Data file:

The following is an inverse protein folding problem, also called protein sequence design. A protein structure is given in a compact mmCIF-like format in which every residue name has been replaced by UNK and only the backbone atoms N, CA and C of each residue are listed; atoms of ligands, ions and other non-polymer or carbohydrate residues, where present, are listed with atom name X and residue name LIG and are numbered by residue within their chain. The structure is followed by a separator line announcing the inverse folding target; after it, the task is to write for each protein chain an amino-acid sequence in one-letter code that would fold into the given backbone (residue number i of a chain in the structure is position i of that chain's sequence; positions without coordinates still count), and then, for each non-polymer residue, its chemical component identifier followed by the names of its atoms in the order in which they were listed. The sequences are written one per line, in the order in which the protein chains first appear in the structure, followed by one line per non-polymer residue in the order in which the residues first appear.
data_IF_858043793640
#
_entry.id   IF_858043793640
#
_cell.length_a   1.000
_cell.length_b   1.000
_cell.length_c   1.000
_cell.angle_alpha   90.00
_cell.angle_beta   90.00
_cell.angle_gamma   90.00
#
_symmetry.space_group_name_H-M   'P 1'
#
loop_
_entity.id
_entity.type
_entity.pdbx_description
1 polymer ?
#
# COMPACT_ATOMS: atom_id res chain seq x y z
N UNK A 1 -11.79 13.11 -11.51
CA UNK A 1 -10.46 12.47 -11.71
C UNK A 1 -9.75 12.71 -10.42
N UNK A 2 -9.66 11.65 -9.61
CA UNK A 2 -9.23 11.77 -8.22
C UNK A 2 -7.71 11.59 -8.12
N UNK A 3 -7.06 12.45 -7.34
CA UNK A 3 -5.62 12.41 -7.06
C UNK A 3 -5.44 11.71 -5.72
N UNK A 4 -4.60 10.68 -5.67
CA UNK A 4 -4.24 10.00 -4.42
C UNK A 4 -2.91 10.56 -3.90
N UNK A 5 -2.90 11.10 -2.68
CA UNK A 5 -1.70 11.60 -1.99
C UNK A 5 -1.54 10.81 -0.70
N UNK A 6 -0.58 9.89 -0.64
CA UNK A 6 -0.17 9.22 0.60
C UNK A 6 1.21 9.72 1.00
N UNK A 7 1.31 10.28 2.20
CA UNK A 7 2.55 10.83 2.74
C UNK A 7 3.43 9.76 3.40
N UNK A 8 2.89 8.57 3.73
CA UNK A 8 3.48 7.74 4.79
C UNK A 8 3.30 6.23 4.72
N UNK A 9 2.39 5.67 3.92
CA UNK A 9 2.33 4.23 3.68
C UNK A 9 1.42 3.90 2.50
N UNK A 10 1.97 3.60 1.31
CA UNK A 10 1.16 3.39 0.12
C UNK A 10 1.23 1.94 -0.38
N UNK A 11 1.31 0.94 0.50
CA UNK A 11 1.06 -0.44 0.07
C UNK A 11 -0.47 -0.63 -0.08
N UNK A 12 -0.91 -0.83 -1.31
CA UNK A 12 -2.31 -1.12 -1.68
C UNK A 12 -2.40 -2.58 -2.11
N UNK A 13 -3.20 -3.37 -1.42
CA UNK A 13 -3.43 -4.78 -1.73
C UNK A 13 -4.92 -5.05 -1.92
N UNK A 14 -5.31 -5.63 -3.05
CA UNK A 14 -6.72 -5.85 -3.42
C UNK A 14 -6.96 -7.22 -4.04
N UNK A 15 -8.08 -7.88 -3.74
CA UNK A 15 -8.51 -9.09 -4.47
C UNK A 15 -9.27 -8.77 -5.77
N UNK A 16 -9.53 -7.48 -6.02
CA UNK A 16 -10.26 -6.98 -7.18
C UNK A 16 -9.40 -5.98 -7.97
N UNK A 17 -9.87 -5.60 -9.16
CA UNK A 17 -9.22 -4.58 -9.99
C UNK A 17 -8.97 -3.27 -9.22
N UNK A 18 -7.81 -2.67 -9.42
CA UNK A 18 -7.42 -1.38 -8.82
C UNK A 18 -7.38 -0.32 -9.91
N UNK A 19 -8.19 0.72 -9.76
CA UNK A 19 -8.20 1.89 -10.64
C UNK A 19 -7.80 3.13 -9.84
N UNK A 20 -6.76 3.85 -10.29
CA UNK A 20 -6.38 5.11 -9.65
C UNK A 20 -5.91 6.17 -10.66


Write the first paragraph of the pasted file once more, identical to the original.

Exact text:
The following is an inverse protein folding problem, also called protein sequence design. A protein structure is given in a compact mmCIF-like format in which every residue name has been replaced by UNK and only the backbone atoms N, CA and C of each residue are listed; atoms of ligands, ions and other non-polymer or carbohydrate residues, where present, are listed with atom name X and residue name LIG and are numbered by residue within their chain. The structure is followed by a separator line announcing the inverse folding target; after it, the task is to write for each protein chain an amino-acid sequence in one-letter code that would fold into the given backbone (residue number i of a chain in the structure is position i of that chain's sequence; positions without coordinates still count), and then, for each non-polymer residue, its chemical component identifier followed by the names of its atoms in the order in which they were listed. The sequences are written one per line, in the order in which the protein chains first appear in the structure, followed by one line per non-polymer residue in the order in which the residues first appear.